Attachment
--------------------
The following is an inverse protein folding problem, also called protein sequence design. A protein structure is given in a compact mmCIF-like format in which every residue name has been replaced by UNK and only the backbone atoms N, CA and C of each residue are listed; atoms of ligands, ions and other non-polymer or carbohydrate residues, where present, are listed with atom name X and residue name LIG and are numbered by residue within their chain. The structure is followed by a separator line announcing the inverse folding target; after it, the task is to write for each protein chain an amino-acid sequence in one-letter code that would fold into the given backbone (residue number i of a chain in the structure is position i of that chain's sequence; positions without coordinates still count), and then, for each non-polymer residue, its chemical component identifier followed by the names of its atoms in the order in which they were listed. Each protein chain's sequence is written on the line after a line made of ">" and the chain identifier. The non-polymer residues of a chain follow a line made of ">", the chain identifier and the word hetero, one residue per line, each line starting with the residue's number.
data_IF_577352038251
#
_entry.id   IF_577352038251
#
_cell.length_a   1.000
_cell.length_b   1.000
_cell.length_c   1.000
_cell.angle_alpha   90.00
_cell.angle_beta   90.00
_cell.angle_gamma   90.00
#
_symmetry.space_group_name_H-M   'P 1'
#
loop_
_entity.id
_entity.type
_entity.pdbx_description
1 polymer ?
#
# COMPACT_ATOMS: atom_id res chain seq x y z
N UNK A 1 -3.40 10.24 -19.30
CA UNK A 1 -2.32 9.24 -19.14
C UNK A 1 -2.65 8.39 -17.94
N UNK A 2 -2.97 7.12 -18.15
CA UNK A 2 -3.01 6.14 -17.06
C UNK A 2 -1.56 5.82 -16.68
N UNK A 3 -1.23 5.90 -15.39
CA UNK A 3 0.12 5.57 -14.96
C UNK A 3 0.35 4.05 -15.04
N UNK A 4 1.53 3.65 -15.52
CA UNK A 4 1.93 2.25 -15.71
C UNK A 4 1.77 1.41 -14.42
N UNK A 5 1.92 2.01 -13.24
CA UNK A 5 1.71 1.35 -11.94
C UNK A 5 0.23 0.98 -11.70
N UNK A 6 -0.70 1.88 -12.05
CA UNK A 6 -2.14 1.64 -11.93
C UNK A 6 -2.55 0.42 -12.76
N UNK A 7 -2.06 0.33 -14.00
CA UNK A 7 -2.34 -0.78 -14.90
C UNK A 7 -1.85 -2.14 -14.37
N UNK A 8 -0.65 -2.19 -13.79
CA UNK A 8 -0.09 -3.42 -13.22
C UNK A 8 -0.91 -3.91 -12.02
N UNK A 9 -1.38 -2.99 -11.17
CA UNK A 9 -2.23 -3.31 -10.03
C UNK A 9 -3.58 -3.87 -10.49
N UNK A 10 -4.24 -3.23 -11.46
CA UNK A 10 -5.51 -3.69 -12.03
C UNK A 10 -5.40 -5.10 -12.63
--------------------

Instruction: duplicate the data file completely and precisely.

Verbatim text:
The following is an inverse protein folding problem, also called protein sequence design. A protein structure is given in a compact mmCIF-like format in which every residue name has been replaced by UNK and only the backbone atoms N, CA and C of each residue are listed; atoms of ligands, ions and other non-polymer or carbohydrate residues, where present, are listed with atom name X and residue name LIG and are numbered by residue within their chain. The structure is followed by a separator line announcing the inverse folding target; after it, the task is to write for each protein chain an amino-acid sequence in one-letter code that would fold into the given backbone (residue number i of a chain in the structure is position i of that chain's sequence; positions without coordinates still count), and then, for each non-polymer residue, its chemical component identifier followed by the names of its atoms in the order in which they were listed. Each protein chain's sequence is written on the line after a line made of ">" and the chain identifier. The non-polymer residues of a chain follow a line made of ">", the chain identifier and the word hetero, one residue per line, each line starting with the residue's number.
data_IF_577352038251
#
_entry.id   IF_577352038251
#
_cell.length_a   1.000
_cell.length_b   1.000
_cell.length_c   1.000
_cell.angle_alpha   90.00
_cell.angle_beta   90.00
_cell.angle_gamma   90.00
#
_symmetry.space_group_name_H-M   'P 1'
#
loop_
_entity.id
_entity.type
_entity.pdbx_description
1 polymer ?
#
# COMPACT_ATOMS: atom_id res chain seq x y z
N UNK A 1 -3.40 10.24 -19.30
CA UNK A 1 -2.32 9.24 -19.14
C UNK A 1 -2.65 8.39 -17.94
N UNK A 2 -2.97 7.12 -18.15
CA UNK A 2 -3.01 6.14 -17.06
C UNK A 2 -1.56 5.82 -16.68
N UNK A 3 -1.23 5.90 -15.39
CA UNK A 3 0.12 5.57 -14.96
C UNK A 3 0.35 4.05 -15.04
N UNK A 4 1.53 3.65 -15.52
CA UNK A 4 1.93 2.25 -15.71
C UNK A 4 1.77 1.41 -14.42
N UNK A 5 1.92 2.01 -13.24
CA UNK A 5 1.71 1.35 -11.94
C UNK A 5 0.23 0.98 -11.70
N UNK A 6 -0.70 1.88 -12.05
CA UNK A 6 -2.14 1.64 -11.93
C UNK A 6 -2.55 0.42 -12.76
N UNK A 7 -2.06 0.33 -14.00
CA UNK A 7 -2.34 -0.78 -14.90
C UNK A 7 -1.85 -2.14 -14.37
N UNK A 8 -0.65 -2.19 -13.79
CA UNK A 8 -0.09 -3.42 -13.22
C UNK A 8 -0.91 -3.91 -12.02
N UNK A 9 -1.38 -2.99 -11.17
CA UNK A 9 -2.23 -3.31 -10.03
C UNK A 9 -3.58 -3.87 -10.49
N UNK A 10 -4.24 -3.23 -11.46
CA UNK A 10 -5.51 -3.69 -12.03
C UNK A 10 -5.40 -5.10 -12.63